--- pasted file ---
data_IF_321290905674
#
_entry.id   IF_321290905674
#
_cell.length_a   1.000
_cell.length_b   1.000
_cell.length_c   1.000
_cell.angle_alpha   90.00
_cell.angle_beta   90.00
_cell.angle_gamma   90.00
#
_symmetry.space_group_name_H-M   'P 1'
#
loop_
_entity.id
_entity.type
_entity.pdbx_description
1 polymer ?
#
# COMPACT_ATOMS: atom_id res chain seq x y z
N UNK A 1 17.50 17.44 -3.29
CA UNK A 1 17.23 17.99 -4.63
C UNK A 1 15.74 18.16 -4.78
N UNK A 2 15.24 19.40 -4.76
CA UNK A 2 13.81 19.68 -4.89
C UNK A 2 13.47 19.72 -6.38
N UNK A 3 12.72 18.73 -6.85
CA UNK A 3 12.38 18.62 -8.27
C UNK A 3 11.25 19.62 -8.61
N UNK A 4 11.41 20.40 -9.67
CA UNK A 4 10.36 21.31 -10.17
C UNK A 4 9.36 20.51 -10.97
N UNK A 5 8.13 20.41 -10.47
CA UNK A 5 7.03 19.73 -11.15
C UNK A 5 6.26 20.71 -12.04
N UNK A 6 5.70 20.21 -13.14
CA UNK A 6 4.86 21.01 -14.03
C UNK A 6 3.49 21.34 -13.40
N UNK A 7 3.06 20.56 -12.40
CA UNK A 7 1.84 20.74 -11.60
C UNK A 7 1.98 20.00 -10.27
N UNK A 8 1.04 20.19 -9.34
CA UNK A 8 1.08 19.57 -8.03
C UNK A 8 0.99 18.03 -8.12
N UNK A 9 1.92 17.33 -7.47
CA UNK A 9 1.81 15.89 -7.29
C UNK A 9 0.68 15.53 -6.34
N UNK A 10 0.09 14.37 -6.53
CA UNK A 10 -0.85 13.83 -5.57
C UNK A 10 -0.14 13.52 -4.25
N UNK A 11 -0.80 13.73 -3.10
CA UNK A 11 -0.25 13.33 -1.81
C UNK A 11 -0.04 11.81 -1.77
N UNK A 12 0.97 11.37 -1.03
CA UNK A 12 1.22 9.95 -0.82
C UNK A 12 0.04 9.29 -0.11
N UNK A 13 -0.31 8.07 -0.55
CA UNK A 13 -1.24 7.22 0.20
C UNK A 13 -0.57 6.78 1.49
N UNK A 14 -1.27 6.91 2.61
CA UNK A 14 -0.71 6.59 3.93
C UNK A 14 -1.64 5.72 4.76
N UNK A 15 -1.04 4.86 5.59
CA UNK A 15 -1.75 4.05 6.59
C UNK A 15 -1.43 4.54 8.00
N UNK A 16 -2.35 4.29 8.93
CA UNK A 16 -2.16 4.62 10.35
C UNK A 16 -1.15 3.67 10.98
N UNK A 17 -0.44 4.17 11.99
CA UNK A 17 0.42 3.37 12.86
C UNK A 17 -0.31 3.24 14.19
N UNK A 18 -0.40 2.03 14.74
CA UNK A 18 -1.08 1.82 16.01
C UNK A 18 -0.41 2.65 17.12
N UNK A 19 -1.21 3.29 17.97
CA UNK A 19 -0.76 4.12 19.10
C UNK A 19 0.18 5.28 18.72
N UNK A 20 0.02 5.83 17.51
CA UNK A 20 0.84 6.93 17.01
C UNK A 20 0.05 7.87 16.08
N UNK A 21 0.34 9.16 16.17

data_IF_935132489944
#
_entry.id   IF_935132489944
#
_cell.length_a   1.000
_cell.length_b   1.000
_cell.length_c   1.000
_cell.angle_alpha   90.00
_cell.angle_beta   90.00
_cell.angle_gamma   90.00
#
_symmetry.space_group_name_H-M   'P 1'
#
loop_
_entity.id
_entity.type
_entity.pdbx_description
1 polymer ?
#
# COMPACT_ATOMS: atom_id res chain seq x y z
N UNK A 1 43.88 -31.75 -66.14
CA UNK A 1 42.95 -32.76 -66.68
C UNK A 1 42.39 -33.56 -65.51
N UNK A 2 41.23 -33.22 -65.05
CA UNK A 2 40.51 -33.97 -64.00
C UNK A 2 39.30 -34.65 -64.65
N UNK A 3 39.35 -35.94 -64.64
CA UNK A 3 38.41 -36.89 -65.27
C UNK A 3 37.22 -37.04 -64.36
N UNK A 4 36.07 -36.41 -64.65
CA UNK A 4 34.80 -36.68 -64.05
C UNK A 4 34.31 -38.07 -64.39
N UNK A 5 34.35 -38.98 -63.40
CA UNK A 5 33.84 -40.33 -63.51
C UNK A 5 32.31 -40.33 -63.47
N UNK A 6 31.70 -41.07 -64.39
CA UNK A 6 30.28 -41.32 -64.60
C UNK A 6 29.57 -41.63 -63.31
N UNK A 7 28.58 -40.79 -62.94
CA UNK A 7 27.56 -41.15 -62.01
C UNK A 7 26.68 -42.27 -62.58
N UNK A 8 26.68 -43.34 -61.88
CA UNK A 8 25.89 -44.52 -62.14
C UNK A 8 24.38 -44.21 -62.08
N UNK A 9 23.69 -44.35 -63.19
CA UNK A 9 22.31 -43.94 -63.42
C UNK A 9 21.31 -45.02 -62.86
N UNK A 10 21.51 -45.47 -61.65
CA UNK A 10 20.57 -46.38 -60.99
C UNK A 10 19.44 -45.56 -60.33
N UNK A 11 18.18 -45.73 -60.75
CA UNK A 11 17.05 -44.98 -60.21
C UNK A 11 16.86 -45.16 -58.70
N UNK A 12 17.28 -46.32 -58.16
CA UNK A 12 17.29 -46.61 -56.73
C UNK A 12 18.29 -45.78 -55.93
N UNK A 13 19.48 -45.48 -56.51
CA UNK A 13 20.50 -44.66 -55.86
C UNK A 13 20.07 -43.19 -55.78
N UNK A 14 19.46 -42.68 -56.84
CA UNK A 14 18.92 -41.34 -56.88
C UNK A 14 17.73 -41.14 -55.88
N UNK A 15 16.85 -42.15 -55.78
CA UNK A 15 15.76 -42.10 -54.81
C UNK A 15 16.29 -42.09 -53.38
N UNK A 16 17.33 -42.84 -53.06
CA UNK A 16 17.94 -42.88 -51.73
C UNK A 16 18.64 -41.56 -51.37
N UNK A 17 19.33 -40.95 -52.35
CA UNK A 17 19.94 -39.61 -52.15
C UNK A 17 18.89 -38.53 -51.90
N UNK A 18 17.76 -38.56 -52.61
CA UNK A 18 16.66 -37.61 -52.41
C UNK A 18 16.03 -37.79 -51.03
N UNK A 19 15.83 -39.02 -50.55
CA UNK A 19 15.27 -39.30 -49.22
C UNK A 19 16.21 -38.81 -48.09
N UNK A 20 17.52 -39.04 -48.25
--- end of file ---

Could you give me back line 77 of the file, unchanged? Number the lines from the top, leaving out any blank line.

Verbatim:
C UNK A 19 0.18 5.28 18.72